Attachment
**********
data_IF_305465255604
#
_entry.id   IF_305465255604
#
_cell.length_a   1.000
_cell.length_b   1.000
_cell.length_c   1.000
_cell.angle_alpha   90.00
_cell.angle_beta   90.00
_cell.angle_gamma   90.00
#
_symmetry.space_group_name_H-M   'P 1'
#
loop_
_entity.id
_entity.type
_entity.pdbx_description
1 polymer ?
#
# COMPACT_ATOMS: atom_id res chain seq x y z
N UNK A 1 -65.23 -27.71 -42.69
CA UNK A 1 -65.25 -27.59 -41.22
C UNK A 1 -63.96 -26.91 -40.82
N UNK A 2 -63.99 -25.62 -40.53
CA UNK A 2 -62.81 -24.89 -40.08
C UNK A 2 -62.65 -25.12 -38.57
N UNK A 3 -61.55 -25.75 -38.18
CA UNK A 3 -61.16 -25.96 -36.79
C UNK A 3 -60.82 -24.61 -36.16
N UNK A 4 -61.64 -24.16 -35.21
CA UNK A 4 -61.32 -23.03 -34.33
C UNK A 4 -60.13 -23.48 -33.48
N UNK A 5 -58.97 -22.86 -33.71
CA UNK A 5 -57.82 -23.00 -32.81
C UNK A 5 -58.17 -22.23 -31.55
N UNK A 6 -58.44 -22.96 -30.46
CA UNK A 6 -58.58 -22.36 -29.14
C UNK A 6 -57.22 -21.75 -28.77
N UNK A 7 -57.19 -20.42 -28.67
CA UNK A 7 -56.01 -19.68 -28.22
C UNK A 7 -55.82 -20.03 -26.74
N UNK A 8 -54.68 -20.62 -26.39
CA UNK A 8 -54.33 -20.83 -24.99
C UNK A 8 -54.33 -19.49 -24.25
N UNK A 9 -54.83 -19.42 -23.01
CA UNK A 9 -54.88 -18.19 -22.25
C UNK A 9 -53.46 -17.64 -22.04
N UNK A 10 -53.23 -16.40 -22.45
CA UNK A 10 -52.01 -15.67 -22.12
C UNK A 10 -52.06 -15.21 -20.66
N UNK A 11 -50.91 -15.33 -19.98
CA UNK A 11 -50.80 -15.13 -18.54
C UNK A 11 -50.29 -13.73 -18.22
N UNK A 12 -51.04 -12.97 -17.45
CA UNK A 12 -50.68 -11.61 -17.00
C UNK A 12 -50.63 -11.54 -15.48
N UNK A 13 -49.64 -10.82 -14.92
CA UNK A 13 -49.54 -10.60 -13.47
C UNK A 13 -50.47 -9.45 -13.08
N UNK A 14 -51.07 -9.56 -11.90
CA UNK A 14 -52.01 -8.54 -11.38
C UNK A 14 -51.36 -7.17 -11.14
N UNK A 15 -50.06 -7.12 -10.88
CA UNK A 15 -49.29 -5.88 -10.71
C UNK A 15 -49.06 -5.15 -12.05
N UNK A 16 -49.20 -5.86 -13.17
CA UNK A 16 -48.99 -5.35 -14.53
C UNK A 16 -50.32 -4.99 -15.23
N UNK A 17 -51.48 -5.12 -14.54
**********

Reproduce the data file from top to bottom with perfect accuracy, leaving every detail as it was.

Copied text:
data_IF_305465255604
#
_entry.id   IF_305465255604
#
_cell.length_a   1.000
_cell.length_b   1.000
_cell.length_c   1.000
_cell.angle_alpha   90.00
_cell.angle_beta   90.00
_cell.angle_gamma   90.00
#
_symmetry.space_group_name_H-M   'P 1'
#
loop_
_entity.id
_entity.type
_entity.pdbx_description
1 polymer ?
#
# COMPACT_ATOMS: atom_id res chain seq x y z
N UNK A 1 -65.23 -27.71 -42.69
CA UNK A 1 -65.25 -27.59 -41.22
C UNK A 1 -63.96 -26.91 -40.82
N UNK A 2 -63.99 -25.62 -40.53
CA UNK A 2 -62.81 -24.89 -40.08
C UNK A 2 -62.65 -25.12 -38.57
N UNK A 3 -61.55 -25.75 -38.18
CA UNK A 3 -61.16 -25.96 -36.79
C UNK A 3 -60.82 -24.61 -36.16
N UNK A 4 -61.64 -24.16 -35.21
CA UNK A 4 -61.32 -23.03 -34.33
C UNK A 4 -60.13 -23.48 -33.48
N UNK A 5 -58.97 -22.86 -33.71
CA UNK A 5 -57.82 -23.00 -32.81
C UNK A 5 -58.17 -22.23 -31.55
N UNK A 6 -58.44 -22.96 -30.46
CA UNK A 6 -58.58 -22.36 -29.14
C UNK A 6 -57.22 -21.75 -28.77
N UNK A 7 -57.19 -20.42 -28.67
CA UNK A 7 -56.01 -19.68 -28.22
C UNK A 7 -55.82 -20.03 -26.74
N UNK A 8 -54.68 -20.62 -26.39
CA UNK A 8 -54.33 -20.83 -24.99
C UNK A 8 -54.33 -19.49 -24.25
N UNK A 9 -54.83 -19.42 -23.01
CA UNK A 9 -54.88 -18.19 -22.25
C UNK A 9 -53.46 -17.64 -22.04
N UNK A 10 -53.23 -16.40 -22.45
CA UNK A 10 -52.01 -15.67 -22.12
C UNK A 10 -52.06 -15.21 -20.66
N UNK A 11 -50.91 -15.33 -19.98
CA UNK A 11 -50.80 -15.13 -18.54
C UNK A 11 -50.29 -13.73 -18.22
N UNK A 12 -51.04 -12.97 -17.45
CA UNK A 12 -50.68 -11.61 -17.00
C UNK A 12 -50.63 -11.54 -15.48
N UNK A 13 -49.64 -10.82 -14.92
CA UNK A 13 -49.54 -10.60 -13.47
C UNK A 13 -50.47 -9.45 -13.08
N UNK A 14 -51.07 -9.56 -11.90
CA UNK A 14 -52.01 -8.54 -11.38
C UNK A 14 -51.36 -7.17 -11.14
N UNK A 15 -50.06 -7.12 -10.88
CA UNK A 15 -49.29 -5.88 -10.71
C UNK A 15 -49.06 -5.15 -12.05
N UNK A 16 -49.20 -5.86 -13.17
CA UNK A 16 -48.99 -5.35 -14.53
C UNK A 16 -50.32 -4.99 -15.23
N UNK A 17 -51.48 -5.12 -14.54